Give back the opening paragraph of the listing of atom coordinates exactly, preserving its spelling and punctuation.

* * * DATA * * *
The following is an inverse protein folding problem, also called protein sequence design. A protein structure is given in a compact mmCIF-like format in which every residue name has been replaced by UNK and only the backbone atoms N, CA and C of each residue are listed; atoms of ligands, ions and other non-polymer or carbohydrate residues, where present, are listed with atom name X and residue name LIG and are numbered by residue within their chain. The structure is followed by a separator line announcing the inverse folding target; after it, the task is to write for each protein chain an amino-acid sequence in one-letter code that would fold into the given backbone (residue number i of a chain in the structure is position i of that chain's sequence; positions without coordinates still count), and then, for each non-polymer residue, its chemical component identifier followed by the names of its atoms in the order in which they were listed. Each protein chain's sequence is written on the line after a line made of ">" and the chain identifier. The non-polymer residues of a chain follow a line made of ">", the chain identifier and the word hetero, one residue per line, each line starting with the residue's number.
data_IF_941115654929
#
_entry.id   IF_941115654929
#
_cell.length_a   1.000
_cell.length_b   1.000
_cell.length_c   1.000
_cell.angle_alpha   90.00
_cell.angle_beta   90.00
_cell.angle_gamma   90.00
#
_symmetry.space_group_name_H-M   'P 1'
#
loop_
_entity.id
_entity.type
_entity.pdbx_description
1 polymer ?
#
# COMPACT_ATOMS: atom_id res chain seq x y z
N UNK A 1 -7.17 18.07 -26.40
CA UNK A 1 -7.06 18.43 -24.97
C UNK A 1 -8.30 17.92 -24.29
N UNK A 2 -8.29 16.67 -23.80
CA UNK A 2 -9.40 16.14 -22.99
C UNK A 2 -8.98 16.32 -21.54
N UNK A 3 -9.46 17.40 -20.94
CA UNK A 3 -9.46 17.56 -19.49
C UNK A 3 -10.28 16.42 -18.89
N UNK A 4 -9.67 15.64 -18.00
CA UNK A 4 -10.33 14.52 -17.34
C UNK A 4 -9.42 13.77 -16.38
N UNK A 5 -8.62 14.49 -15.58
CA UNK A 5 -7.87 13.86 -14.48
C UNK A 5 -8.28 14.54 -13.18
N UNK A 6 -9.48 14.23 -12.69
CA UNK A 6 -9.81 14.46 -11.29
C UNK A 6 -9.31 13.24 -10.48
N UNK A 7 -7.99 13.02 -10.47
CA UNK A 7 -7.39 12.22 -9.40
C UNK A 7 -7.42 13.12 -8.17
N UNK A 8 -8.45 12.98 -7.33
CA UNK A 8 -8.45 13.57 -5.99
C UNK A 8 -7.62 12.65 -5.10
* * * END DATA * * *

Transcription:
The following is an inverse protein folding problem, also called protein sequence design. A protein structure is given in a compact mmCIF-like format in which every residue name has been replaced by UNK and only the backbone atoms N, CA and C of each residue are listed; atoms of ligands, ions and other non-polymer or carbohydrate residues, where present, are listed with atom name X and residue name LIG and are numbered by residue within their chain. The structure is followed by a separator line announcing the inverse folding target; after it, the task is to write for each protein chain an amino-acid sequence in one-letter code that would fold into the given backbone (residue number i of a chain in the structure is position i of that chain's sequence; positions without coordinates still count), and then, for each non-polymer residue, its chemical component identifier followed by the names of its atoms in the order in which they were listed. Each protein chain's sequence is written on the line after a line made of ">" and the chain identifier. The non-polymer residues of a chain follow a line made of ">", the chain identifier and the word hetero, one residue per line, each line starting with the residue's number.